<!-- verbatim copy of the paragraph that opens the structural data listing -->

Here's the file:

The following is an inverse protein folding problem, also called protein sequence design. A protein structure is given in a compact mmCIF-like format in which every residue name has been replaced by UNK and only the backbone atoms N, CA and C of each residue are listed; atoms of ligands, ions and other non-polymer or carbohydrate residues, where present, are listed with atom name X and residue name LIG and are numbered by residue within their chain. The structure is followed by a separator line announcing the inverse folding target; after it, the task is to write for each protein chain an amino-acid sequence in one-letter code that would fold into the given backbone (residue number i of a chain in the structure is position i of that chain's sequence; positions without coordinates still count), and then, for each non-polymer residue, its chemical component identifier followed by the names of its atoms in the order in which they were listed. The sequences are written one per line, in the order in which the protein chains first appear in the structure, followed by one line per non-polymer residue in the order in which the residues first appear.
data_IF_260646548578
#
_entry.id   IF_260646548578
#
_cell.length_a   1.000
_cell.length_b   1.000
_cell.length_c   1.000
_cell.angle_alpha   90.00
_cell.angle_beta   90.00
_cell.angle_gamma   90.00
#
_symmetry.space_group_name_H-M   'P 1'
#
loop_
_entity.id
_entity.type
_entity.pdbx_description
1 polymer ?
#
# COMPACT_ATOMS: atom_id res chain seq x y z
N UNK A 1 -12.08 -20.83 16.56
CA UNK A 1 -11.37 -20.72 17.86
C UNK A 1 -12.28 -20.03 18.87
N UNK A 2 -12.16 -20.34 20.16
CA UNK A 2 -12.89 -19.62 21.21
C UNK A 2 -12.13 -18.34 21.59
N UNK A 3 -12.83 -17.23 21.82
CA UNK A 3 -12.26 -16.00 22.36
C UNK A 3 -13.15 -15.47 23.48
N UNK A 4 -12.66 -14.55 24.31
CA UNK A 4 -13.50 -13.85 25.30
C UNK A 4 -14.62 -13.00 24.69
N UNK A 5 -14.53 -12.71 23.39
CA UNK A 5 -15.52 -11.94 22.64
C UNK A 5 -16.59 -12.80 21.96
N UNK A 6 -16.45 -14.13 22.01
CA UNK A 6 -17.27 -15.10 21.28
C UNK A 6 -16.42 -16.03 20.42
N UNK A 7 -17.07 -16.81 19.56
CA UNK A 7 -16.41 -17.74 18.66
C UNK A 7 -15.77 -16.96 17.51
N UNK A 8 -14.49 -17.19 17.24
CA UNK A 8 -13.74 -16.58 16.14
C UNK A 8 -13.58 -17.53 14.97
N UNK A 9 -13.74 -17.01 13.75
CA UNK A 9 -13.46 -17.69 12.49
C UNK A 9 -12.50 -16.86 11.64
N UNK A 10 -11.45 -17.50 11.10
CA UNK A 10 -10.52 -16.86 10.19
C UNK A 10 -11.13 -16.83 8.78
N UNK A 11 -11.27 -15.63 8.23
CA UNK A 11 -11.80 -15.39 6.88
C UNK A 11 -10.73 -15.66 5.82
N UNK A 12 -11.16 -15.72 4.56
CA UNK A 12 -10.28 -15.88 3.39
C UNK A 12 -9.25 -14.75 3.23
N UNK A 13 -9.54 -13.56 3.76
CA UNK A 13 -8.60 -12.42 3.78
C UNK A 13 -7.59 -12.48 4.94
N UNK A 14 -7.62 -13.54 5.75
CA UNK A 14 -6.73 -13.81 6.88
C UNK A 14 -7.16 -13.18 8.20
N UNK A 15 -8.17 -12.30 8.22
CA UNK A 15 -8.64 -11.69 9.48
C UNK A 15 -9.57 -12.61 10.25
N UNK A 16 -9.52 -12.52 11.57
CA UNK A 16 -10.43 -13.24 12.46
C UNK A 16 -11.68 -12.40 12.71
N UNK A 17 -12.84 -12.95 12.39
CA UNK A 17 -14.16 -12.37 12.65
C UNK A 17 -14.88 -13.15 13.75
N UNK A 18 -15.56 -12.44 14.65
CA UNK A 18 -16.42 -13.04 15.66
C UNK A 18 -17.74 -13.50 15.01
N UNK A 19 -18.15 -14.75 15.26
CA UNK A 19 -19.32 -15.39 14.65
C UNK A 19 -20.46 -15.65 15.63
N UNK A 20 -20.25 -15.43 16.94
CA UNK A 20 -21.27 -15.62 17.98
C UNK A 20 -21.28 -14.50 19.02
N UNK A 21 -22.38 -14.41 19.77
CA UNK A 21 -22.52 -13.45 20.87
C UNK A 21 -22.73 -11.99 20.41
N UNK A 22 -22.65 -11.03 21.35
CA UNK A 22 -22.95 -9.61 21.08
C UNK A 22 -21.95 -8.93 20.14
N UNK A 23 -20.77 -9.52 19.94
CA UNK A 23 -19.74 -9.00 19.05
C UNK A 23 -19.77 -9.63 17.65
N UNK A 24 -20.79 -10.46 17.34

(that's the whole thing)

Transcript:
The following is an inverse protein folding problem, also called protein sequence design. A protein structure is given in a compact mmCIF-like format in which every residue name has been replaced by UNK and only the backbone atoms N, CA and C of each residue are listed; atoms of ligands, ions and other non-polymer or carbohydrate residues, where present, are listed with atom name X and residue name LIG and are numbered by residue within their chain. The structure is followed by a separator line announcing the inverse folding target; after it, the task is to write for each protein chain an amino-acid sequence in one-letter code that would fold into the given backbone (residue number i of a chain in the structure is position i of that chain's sequence; positions without coordinates still count), and then, for each non-polymer residue, its chemical component identifier followed by the names of its atoms in the order in which they were listed. The sequences are written one per line, in the order in which the protein chains first appear in the structure, followed by one line per non-polymer residue in the order in which the residues first appear.